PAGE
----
What role does social media play in your faith life? America readers weigh in.

(Priscilla du Preez/Unsplash)

In response to a survey distributed on Facebook and Twitter and in our email newsletter, a small group of people (7 percent) told America that social media had played a negative (6 percent) or very negative (1 percent) role in their faith lives. Younger readers were more likely than others to choose this answer. “There doesn’t seem to be any room for dialogue. It’s either one extreme or the other,” said one reader from North Carolina.

A high percentage of America readers characterized social media’s role in their faith lives as either positive (32 percent) or very positive (21 percent). Julie King of Smithfield, R.I., told America: “Since using Facebook to follow numerous theologians and our parish priest and director of religious education, I have been exposed to so many wonderful, insightful articles and lectures and homilies. I have learned so very much about my Catholic Church.”

Advertisement

Forty percent of respondents to our poll had mixed experiences of social media in the context of their faith. These readers described having both negative and positive interactions. Kim Murphy of Philadelphia, Pa., wrote: “While social media is a good way to stay informed about church news and papal events, it is often slanted in perspective (e.g., conservative or liberal) and often has a comments section that overflows with hateful, disrespectful discourse.”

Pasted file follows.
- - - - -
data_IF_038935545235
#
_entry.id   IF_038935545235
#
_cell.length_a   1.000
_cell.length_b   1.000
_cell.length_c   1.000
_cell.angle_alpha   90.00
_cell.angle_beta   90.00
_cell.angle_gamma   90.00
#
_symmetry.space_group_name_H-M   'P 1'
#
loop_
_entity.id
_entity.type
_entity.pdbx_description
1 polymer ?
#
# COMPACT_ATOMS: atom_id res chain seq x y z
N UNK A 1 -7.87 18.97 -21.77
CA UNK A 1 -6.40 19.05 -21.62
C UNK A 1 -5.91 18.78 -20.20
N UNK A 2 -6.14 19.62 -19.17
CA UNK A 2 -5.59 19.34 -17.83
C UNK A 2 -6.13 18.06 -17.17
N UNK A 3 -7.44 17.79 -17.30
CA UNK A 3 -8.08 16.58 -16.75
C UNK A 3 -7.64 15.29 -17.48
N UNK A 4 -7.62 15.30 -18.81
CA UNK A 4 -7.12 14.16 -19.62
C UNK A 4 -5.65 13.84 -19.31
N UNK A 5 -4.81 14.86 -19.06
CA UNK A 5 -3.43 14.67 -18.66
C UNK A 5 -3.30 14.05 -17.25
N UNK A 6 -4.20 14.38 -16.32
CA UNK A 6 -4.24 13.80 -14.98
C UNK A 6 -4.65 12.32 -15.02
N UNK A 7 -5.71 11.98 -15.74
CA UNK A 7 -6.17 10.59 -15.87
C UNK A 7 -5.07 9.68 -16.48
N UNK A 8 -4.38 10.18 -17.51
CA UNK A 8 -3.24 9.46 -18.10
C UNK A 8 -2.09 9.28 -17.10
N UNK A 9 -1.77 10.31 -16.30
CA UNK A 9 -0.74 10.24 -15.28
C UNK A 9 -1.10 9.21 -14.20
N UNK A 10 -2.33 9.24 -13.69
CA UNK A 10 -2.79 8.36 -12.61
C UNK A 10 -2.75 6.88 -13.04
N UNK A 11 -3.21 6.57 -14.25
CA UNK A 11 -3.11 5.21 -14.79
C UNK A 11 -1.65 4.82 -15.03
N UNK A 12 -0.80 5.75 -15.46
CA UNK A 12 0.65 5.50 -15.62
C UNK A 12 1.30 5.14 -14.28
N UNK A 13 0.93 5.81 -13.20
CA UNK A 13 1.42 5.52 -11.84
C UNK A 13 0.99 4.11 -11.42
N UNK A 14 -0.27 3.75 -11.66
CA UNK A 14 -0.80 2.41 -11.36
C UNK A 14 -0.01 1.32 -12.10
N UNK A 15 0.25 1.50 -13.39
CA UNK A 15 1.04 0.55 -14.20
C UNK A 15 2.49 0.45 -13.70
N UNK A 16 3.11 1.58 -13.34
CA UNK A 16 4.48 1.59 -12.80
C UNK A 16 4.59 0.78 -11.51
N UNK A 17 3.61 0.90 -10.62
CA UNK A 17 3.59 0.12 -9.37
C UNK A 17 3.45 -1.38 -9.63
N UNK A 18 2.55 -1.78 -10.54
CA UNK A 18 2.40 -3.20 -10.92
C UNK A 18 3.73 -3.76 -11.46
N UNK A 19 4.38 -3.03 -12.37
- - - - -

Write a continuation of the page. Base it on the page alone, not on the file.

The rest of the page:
infographic


 

Comments are automatically closed two weeks after an article's initial publication. See our comments policy for more.

Advertisement
More: Social Media

Don't miss the best from America

Sign up for our Newsletter to get the Jesuit perspective on news, faith and culture.

The latest from america

Pope Francis speaks from the Vatican as he addresses Canadian youths in a video message that was included in a Salt and Light Television program on Oct. 22 (CNS photo/courtesy Holy See Press Office).
“The world, the church, are in need of courageous young people, who are not cowed in the face of difficulties," the pope said.
Michael J. O’LoughlinOctober 23, 2017
Men walk near destroyed buildings as thousands of Somalis gathered to pray at the site of the country's deadliest attack and to mourn hundreds of victims at the site of the attack in Mogadishu, Somalia, on Oct. 20. (AP Photo/Farah Abdi Warsameh)
Mogadishu was rocked to its core on Oct. 14 by a truck bombing that left 358 dead and hundreds wounded. The missing are still being sifted for among the scorched rubble.
Kevin ClarkeOctober 23, 2017
Pope Francis issues public correction to Cardinal Robert Sarah on who has final say over liturgical translations.
Gerard O'ConnellOctober 22, 2017
It is astonishing to think that God would choose to enter the world this way: as a fragile newborn who could not even hold up his own head without help.
Ginny Kubitz MoyerOctober 20, 2017